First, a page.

Joan Monras is a Visiting Research Scholar, Economics and the International Economics Section.
Joan Monras will be presenting in person. Viewers may also attend via Zoom.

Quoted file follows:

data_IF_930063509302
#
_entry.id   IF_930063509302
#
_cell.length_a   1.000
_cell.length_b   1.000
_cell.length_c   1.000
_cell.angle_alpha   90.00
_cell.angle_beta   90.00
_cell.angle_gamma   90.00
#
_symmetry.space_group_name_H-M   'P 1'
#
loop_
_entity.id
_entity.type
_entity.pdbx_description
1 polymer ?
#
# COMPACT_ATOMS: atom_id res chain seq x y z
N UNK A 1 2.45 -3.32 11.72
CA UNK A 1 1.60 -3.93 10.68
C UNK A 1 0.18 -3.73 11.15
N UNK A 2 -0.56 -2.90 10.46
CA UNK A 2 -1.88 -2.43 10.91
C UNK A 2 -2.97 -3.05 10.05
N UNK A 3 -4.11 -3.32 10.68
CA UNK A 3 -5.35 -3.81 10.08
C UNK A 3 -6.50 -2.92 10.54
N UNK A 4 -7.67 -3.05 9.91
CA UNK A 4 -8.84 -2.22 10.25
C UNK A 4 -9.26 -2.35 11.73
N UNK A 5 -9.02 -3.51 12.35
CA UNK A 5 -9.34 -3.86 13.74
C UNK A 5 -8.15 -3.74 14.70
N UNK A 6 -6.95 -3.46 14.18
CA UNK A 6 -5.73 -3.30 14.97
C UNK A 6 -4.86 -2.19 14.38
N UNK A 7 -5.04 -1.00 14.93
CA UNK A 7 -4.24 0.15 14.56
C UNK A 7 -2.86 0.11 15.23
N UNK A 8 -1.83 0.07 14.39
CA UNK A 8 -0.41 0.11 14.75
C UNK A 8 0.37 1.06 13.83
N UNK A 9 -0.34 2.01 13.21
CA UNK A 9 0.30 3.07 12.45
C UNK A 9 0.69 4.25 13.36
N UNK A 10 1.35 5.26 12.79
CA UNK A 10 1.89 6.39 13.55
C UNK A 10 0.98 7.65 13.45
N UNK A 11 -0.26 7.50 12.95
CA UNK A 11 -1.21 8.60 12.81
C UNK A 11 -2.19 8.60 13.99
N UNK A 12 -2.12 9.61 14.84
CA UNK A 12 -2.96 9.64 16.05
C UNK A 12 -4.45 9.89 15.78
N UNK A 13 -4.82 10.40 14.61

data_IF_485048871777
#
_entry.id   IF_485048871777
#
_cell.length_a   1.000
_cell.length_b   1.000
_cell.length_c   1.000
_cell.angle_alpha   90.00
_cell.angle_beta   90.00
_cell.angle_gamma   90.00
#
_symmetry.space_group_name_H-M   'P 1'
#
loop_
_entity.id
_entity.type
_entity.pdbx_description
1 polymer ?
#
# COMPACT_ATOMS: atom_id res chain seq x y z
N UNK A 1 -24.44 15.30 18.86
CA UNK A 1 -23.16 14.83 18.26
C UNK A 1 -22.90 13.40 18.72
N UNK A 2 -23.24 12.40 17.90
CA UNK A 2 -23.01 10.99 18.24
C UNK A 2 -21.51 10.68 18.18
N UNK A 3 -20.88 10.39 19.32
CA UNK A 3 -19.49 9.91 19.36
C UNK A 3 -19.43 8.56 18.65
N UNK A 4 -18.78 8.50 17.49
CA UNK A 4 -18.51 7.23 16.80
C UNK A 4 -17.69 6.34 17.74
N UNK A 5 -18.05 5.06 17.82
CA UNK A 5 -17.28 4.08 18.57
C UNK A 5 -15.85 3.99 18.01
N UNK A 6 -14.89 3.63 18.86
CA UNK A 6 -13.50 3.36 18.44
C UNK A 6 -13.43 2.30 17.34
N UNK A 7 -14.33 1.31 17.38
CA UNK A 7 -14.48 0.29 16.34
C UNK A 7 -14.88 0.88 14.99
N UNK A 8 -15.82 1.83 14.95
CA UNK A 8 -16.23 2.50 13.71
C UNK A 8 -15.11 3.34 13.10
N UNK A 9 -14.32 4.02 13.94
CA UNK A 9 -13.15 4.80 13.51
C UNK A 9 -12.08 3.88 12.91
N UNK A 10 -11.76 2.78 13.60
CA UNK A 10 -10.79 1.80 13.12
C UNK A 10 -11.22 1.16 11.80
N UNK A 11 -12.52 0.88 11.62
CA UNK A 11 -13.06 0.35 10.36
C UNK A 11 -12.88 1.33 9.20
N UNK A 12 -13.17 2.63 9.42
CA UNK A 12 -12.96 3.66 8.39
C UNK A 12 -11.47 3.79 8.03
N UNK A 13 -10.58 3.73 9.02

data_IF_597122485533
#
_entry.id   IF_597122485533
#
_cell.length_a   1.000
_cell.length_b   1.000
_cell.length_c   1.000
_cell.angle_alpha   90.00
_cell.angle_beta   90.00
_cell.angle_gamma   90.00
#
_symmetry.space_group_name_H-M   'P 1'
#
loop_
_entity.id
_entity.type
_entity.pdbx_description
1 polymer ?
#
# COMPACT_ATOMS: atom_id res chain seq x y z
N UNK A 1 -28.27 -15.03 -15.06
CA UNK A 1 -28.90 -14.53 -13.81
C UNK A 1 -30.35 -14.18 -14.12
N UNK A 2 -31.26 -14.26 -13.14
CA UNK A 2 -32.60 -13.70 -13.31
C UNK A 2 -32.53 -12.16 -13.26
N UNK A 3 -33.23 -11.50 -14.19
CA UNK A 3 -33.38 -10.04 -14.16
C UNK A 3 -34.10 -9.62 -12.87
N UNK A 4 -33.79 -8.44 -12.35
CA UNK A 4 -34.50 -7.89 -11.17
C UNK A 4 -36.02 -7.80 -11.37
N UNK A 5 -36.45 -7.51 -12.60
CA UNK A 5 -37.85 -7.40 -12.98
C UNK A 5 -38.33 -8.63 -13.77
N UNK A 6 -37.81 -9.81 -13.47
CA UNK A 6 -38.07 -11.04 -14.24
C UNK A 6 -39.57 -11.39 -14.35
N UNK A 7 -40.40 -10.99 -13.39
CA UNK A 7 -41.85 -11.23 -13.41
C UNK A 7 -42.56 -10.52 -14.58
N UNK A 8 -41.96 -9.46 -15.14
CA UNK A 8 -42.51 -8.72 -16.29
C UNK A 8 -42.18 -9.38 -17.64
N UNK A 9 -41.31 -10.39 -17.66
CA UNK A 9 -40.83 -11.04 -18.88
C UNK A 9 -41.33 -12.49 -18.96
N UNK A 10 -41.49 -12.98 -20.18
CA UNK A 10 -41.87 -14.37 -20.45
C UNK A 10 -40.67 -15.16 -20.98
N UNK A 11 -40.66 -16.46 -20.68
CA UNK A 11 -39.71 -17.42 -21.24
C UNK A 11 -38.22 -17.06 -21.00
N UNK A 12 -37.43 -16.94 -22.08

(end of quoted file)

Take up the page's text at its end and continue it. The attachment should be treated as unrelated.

This paper provides new theory and evidence on how the consumption patterns of rural migrants and their sensitivity to living conditions affect the distribution of activity across Chinese cities. We present three stylized facts on rural-urban migrants in China. (i) Rural migrants sort into large cities that offer high wages but also suffer from high living costs. (ii) They are less sensitive to living conditions in cities when tighter registration (Hukou) requirements make it harder for them to settle there. (iii) They remit a higher share of their income in stricter Hukou destinations. We develop a quantitative spatial model in which migrants partly consume in their origin locations. Our quantitative model of location choice explains why migrants disproportionately choose large cities with high wages and high rents. We estimate the model and compute counterfactual migration flows when Hukou restrictions are eased: we predict a reallocation of migrants away from larger cities.